How an Article On “Hot Asian Men” Broke the Comment Section
I’ve never been quick to villainize people over sexuality; it’s just not my style. I don’t know about you, but when it comes to kinks, I don’t think it’s anyone’s place to judge sexuality, sexual preferences, or fantasies, even ones that would make most of us cringe. Nor is it okay to tell other people what they’re allowed to be attracted to. Actions are a whole other matter, but fantasy is private. It may be un-PC of me, but I don’t think sexuality and desire will ever be things that will fit into a tiny, polite box. Desire is offensive by virtue of its own attributes.
That’s the mental place I was coming from when I saw a link on Facebook to an article on the Huffington Post called “21 Fine-As-Hell Asian Men Who Will Make You Swoon and Then Some.” Notably, the author is an Asian woman. As someone who finds Harry Shum Jr. and Daniel Dae Kim both errhrm… “fine as hell”, I was excited to read more, especially since the media has been flooded lately with articles written by Asian men saying they don’t feel attractive to white women. Let’s celebrate sexy Asian men, yay! But was my thinking correct?
The comment section on Facebook was a hot mess. There were many comments about how the article was fetishizing Asian men, how the author needed to be stripped of her credentials, etc, and then the other half of the comments were arguing with the people who said it was fetishization- split between those who genuinely didn’t think so and those who think ‘them fancy liberal words’ don’t really mean anything anyway. Ugh.
I jumped into the fray with my own opinion and tried to explain my perspective to the “fetishization” side of the argument. To me, it was easy:
“I want to be with an Asian woman because they’re all submissive and obedient” = fetishizing and stereotypical
“I want to be with an Asian woman because I think she is pretty and I’m particularly sexually attracted to her type” = perfectly fine
“I want to go on a date with an Asian man because they’re all good at math and I need help understanding it” = fetishizing and stereotypical
“I want to read this article because I think these men are hot” = perfectly fine
Not everyone agreed with my take.
Yet we know fetishization exists and it’s dangerous. Many believe it played a major role in the Atlanta murders of 6 Asian women. Tonya Mosley and Serena McMahon for wbur state that “a century of objectifying Asian women” influenced the shooter’s opinions about the women who worked at the massage parlors. He saw them as a temptation he needed to eliminate. And there’s no question plenty of European men wrongly see Asian women as submissive.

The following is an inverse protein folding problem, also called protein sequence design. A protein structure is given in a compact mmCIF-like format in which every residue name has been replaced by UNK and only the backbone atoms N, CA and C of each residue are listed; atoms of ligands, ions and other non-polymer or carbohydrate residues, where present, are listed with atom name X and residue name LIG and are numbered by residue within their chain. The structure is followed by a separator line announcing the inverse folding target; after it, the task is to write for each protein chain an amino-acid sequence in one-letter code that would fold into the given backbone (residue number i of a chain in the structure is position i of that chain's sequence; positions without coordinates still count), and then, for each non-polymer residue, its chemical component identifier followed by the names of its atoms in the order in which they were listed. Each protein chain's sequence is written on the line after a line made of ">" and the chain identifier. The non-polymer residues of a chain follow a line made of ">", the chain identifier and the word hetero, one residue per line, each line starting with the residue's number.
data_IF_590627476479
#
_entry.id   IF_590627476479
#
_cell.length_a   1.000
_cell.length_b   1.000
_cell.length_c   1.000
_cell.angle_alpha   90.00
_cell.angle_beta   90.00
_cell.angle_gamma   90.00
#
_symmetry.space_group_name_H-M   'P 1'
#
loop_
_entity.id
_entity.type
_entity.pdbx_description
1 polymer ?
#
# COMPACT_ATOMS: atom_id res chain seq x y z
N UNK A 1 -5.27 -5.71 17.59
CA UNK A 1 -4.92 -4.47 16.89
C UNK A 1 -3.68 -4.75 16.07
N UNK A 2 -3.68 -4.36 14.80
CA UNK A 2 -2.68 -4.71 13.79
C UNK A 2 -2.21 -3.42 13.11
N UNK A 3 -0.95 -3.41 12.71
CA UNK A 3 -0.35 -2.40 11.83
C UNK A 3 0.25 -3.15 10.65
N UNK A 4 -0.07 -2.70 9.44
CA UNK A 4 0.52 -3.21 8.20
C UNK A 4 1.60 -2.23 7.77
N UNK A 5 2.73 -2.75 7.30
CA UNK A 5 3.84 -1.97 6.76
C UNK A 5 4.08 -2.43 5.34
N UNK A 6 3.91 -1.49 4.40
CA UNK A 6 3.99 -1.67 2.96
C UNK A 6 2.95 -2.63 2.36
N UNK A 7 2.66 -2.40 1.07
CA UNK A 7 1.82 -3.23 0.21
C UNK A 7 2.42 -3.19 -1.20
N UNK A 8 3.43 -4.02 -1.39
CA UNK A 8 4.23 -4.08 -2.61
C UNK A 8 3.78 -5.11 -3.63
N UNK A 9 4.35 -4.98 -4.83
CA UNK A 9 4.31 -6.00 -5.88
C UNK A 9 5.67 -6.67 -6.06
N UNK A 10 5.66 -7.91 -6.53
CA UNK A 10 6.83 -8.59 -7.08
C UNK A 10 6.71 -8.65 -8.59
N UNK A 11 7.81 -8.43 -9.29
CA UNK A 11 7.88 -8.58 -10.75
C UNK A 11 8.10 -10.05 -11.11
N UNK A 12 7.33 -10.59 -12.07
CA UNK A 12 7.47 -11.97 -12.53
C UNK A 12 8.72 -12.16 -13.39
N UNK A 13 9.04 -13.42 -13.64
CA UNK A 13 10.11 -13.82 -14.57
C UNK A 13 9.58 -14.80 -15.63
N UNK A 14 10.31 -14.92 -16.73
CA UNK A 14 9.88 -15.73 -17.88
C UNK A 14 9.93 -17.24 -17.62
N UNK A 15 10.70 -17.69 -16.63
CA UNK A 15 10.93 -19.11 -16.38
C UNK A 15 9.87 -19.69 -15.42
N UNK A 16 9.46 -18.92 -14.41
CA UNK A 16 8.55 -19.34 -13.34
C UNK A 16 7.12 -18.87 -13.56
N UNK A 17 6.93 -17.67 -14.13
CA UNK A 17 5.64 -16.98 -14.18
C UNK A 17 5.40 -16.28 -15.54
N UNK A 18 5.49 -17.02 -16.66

That, combined with ragged emotions over Covid-19 and 15 months of masks, arguments, and worry have contributed to multiple instances of Asian hate, including attacking Asian people on the street.
Back to the comments, I started to study them on both sides of the argument and most of all, who was saying what. If Asians thought I was wrong, then I would consider myself wrong. On the contrary, only one Asian person weighed in, a woman, who like me, had no problem with the article.
As I studied the comments, I noticed a few things. Over 90% of those saying it was fetishization were men, none of them Asian. One particular man fumed, “You can think someone is attractive without describing him like he’s the blue plate special at the local sushi restaurant!!” That got me thinking again. If this were “21 Hot Asian Women”, would they still be big mad or instead, would they be mocking any woman who was offended by it? Is this true concern about the fetishization of Asian men, or a bunch of butt hurt, jealous guys mad because they’re not the one currently being ogled? Hmmmm.
Then I noticed something else. This article was written by a woman, but it was written LIKE a man. She took a very alpha-stance on the topic. She said what she liked, and she showed us examples.
And then a lot of other men lost their minds, leading me to wonder if their problem was jealousy or fury that a woman dared to choose rather be chosen in the first place. Were they furious she didn’t choose them or because she dared to choose to begin with? Or was it genuine concern?
For me, the article was a “we see you” response to Asian men who feel unseen in America, but I accept it may have felt offensive to others. Sometimes it’s hard to tell if you’re part of the problem or part of the solution.
Since I can’t read minds, I’m can’t say for certain how much of their concern was genuine and how much was something else. I’m sure some of it was genuine, but I tend to think that’s not what drove most men’s anger.
Let me know what you think! Do you think this was fetishization or male jealousy? Or something else entirely? How do you feel about the concept of “fetishization?”